C++ library authors have been using various involved template/multiple-inheritance techniques for the same effect. So they clearly see the value of being able to do it. And they also got "if constexpr" which is a limited version of "static if".


> Maybe most programmers (or at least library authors) in these languages *do* wish for D-level MP support in their language. But that's a question that needs to be investigated; the answer is not obvious at all IMO.

Yeah, well, I want good MP support, but I also want Go-style source-to-source translation so that language syntax (and semantics) improve over time and isn't locked down forever.

A hard nut to crack perhaps.

November 24
On Saturday, 23 November 2019 at 09:09:58 UTC, Ola Fosheim Grøstad wrote:
> On Friday, 22 November 2019 at 14:31:46 UTC, Guillaume Piolat wrote:
>> With C++ you are also stuck in forever learning mode. Maybe learning the new move constructor stuff is going to make life easier? C++ is updated way faster than practionners can handle, strangely enough D has more respect for your time.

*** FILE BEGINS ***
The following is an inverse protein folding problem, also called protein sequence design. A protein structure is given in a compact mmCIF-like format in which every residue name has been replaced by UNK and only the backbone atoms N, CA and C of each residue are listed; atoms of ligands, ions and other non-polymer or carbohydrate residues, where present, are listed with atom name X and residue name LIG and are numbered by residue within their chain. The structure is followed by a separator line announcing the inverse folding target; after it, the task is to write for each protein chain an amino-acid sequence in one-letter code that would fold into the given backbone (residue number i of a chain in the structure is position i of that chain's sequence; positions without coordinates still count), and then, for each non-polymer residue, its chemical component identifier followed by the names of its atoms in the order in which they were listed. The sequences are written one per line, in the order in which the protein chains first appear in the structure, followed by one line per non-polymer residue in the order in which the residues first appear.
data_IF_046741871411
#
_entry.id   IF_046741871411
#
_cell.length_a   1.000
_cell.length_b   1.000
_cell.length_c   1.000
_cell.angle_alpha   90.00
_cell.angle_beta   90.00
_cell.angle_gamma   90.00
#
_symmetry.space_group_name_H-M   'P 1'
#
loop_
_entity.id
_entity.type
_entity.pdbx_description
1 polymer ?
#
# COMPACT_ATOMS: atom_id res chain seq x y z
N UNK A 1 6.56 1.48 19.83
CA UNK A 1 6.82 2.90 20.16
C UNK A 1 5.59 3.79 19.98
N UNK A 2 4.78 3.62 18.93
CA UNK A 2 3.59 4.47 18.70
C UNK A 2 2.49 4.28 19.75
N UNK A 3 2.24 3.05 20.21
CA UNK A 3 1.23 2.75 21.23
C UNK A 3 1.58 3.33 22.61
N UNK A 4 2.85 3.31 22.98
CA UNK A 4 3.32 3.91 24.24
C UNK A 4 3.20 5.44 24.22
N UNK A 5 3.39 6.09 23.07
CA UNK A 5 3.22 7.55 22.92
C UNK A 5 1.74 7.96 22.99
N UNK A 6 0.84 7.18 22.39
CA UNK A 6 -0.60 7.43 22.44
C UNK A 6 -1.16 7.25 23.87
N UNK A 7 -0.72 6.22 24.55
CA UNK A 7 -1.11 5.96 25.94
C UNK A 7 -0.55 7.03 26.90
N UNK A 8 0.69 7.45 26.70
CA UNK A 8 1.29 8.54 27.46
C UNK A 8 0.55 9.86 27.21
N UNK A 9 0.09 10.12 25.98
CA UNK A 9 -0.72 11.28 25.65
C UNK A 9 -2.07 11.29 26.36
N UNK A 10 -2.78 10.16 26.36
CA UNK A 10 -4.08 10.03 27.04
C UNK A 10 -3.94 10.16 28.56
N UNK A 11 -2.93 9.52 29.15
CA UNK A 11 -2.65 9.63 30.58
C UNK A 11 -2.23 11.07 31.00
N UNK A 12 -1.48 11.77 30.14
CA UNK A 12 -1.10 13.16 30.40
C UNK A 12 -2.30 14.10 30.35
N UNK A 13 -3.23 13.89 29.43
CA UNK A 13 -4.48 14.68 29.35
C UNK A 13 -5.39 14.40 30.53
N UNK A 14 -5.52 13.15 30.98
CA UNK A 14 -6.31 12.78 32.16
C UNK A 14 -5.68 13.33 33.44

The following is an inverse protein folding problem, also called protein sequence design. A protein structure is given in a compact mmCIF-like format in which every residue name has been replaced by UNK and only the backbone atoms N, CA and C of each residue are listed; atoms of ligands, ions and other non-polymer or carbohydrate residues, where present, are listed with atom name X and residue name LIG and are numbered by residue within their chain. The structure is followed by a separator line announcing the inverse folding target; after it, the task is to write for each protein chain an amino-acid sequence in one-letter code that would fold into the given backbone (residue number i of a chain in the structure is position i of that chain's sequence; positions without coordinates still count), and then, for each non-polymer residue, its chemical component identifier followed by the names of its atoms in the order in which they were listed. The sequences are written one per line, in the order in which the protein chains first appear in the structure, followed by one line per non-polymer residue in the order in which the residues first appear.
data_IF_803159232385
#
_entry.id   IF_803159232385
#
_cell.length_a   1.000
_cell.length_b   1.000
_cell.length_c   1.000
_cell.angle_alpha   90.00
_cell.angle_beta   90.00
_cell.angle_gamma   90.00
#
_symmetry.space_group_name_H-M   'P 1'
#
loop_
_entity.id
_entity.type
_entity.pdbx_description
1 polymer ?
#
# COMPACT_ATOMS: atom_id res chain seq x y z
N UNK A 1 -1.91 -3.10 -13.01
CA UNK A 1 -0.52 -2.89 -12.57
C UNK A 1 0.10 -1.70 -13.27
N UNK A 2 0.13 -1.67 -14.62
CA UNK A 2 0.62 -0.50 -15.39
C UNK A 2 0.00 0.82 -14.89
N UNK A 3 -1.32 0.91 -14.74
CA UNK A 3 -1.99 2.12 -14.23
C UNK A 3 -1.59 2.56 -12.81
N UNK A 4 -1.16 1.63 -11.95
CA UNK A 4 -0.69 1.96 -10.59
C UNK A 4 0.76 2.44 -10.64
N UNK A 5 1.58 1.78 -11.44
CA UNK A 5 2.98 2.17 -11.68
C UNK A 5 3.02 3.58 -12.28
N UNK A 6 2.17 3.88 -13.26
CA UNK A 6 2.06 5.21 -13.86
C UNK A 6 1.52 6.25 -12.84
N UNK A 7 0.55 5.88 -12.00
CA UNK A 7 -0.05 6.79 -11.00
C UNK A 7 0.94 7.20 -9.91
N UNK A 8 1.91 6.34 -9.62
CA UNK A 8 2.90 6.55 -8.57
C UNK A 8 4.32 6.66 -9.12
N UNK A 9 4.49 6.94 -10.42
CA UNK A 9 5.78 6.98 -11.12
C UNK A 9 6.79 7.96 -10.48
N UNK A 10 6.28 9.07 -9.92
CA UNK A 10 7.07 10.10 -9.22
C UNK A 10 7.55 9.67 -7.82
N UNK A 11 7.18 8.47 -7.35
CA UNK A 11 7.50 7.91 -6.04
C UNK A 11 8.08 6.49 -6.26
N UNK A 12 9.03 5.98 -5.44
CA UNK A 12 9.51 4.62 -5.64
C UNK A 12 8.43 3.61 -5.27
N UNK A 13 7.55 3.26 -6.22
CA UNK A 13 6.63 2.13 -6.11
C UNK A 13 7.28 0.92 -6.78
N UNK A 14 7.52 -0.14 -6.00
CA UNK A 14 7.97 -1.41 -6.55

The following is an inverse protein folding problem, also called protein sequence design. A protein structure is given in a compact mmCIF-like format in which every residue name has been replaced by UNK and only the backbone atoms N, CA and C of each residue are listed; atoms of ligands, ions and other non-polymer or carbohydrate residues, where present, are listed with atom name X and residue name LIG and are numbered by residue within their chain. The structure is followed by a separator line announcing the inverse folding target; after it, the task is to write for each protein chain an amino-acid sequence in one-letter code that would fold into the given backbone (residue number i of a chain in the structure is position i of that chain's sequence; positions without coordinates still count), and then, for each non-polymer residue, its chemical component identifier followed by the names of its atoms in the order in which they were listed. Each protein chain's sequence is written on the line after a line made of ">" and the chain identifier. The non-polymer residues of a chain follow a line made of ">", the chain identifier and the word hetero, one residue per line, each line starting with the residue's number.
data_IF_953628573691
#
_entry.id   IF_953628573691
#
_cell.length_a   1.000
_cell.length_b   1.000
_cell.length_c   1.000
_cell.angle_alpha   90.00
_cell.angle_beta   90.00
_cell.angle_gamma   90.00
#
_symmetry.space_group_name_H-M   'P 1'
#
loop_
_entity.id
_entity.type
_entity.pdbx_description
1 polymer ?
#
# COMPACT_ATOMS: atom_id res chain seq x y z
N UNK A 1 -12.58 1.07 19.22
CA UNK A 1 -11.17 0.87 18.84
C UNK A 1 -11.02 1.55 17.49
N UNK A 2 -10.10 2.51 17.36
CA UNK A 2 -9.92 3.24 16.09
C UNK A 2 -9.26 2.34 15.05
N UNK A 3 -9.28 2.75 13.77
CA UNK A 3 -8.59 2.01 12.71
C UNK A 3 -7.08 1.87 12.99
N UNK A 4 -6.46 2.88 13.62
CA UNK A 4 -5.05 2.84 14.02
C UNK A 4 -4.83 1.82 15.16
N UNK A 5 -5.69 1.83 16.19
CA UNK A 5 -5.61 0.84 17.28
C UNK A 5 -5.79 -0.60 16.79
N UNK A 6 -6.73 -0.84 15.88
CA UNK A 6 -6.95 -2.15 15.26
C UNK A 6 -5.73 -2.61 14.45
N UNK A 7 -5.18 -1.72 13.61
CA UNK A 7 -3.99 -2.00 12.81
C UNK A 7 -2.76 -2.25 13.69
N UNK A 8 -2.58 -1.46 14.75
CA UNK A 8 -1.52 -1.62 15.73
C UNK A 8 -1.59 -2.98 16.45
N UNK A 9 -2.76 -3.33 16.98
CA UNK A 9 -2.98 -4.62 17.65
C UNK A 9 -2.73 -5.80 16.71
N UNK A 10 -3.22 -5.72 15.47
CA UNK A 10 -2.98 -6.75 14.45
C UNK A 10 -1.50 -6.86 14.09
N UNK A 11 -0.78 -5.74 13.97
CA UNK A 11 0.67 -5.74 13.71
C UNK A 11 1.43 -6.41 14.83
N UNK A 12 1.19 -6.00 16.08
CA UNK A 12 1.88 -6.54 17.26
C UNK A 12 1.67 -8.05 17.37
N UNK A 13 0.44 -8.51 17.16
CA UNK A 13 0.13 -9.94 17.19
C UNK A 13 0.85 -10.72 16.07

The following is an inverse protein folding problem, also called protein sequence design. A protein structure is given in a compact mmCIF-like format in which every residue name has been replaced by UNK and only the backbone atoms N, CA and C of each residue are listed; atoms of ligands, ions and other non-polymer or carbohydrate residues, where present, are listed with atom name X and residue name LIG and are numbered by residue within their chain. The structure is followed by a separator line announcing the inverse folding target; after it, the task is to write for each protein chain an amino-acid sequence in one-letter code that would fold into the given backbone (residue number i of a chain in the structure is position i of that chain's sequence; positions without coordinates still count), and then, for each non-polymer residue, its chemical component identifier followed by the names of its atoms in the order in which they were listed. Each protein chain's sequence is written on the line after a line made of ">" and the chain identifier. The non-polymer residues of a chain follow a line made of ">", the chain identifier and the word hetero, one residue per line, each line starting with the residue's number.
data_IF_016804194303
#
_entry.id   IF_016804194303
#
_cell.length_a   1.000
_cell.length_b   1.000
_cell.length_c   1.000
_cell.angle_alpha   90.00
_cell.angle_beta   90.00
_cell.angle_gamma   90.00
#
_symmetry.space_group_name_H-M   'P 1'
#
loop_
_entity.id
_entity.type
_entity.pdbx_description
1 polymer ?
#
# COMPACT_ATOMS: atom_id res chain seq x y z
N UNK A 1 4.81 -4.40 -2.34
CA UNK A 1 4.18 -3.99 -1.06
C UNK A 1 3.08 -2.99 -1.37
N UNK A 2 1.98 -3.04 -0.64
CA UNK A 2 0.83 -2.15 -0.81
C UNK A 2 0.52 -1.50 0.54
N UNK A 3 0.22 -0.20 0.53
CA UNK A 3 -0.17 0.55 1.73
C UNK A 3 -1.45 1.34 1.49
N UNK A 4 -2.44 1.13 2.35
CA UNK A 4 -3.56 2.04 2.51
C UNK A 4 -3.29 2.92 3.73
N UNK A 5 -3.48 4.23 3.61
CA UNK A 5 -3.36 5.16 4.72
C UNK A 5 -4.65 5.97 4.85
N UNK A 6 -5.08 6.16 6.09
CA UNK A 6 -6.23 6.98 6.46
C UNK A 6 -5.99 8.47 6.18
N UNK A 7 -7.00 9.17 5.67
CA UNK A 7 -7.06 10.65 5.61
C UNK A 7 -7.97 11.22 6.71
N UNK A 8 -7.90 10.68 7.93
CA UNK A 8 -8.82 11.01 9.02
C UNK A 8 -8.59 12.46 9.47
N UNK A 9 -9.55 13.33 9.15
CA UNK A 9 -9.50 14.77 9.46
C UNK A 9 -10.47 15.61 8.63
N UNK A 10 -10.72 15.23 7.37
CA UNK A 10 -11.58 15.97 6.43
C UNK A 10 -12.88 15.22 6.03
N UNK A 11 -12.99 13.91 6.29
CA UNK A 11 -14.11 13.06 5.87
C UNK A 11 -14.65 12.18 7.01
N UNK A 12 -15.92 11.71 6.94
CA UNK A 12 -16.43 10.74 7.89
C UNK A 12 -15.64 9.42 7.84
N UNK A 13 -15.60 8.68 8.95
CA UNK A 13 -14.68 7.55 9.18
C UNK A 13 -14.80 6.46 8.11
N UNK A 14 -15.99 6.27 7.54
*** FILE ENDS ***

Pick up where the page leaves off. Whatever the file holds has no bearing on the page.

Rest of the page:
>
> Actually, that is a myth. There have been very few language changes in C++, and they are basically non-breaking. Most of the changes have been on a library level or as syntactical sugar.

That doesn't match my experience _at all_. Have you worked in C++ in a professional capacity?

C++ has a major version every 3 years, that comes with myriads of traps and new best practices.

The new stuff is non-breaking, except by living in that ecosystem you will inevitable be exposed to approximately all parts of the language. That's a huge mental load to spend.

Last time I touched C++ (2015) people were _in some companies_ starting to use C++11 (30% of it), because the compilers are necessarily lagging behind the C++ comittee.

To quote my competition:

> Now we have const, constexpr, if constexpr, consteval and std::is_constant_evaluated()